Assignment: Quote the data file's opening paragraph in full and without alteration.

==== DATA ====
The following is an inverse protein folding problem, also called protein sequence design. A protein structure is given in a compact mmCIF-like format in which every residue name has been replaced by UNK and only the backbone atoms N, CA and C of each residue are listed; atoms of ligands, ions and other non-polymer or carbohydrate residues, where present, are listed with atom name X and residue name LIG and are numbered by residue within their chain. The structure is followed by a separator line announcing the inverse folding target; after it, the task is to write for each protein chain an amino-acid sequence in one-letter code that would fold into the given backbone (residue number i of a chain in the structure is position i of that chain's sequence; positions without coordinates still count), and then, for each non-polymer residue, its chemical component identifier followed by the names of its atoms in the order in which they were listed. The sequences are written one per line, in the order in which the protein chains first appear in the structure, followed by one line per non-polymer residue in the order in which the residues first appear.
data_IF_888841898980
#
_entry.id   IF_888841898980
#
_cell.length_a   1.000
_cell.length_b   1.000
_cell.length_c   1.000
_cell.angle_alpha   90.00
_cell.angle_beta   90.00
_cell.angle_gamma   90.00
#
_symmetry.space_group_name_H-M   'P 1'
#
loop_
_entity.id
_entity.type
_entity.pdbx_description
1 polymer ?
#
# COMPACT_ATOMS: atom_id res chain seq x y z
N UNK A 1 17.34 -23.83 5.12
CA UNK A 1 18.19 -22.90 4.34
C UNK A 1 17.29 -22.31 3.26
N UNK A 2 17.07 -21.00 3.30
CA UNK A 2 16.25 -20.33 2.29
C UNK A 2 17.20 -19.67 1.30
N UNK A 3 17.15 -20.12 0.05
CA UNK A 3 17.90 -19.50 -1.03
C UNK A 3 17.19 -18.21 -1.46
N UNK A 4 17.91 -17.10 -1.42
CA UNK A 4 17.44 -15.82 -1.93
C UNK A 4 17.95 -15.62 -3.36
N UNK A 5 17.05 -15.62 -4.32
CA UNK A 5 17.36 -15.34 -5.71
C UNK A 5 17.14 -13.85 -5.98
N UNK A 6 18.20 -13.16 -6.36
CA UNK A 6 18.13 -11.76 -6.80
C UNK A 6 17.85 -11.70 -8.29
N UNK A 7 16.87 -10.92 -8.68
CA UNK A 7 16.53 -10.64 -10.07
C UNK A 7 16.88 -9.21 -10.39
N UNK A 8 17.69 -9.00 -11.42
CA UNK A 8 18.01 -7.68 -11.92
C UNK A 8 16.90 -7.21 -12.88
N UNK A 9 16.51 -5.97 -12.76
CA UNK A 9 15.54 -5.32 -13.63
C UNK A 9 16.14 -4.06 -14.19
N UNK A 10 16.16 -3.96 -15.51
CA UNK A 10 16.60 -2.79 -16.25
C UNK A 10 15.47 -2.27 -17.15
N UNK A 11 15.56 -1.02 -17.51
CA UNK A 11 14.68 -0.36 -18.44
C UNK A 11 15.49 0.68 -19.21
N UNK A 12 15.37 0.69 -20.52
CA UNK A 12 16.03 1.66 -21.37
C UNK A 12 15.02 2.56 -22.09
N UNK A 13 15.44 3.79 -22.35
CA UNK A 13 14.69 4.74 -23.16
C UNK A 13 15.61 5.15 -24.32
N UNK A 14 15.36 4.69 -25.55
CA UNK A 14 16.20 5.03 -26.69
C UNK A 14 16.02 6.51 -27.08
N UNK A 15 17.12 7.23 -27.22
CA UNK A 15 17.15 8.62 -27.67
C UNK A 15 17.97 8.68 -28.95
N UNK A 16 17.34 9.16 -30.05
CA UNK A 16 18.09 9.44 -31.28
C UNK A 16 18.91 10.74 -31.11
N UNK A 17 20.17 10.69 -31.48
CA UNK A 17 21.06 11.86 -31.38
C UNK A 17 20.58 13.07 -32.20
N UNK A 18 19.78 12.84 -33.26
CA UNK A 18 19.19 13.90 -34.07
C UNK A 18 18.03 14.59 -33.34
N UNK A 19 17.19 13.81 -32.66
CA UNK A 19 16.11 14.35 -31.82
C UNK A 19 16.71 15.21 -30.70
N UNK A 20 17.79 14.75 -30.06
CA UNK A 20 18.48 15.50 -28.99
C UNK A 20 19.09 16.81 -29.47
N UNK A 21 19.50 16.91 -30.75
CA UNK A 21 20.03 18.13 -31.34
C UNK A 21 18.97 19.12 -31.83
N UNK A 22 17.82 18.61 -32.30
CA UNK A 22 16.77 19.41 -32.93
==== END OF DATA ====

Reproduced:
The following is an inverse protein folding problem, also called protein sequence design. A protein structure is given in a compact mmCIF-like format in which every residue name has been replaced by UNK and only the backbone atoms N, CA and C of each residue are listed; atoms of ligands, ions and other non-polymer or carbohydrate residues, where present, are listed with atom name X and residue name LIG and are numbered by residue within their chain. The structure is followed by a separator line announcing the inverse folding target; after it, the task is to write for each protein chain an amino-acid sequence in one-letter code that would fold into the given backbone (residue number i of a chain in the structure is position i of that chain's sequence; positions without coordinates still count), and then, for each non-polymer residue, its chemical component identifier followed by the names of its atoms in the order in which they were listed. The sequences are written one per line, in the order in which the protein chains first appear in the structure, followed by one line per non-polymer residue in the order in which the residues first appear.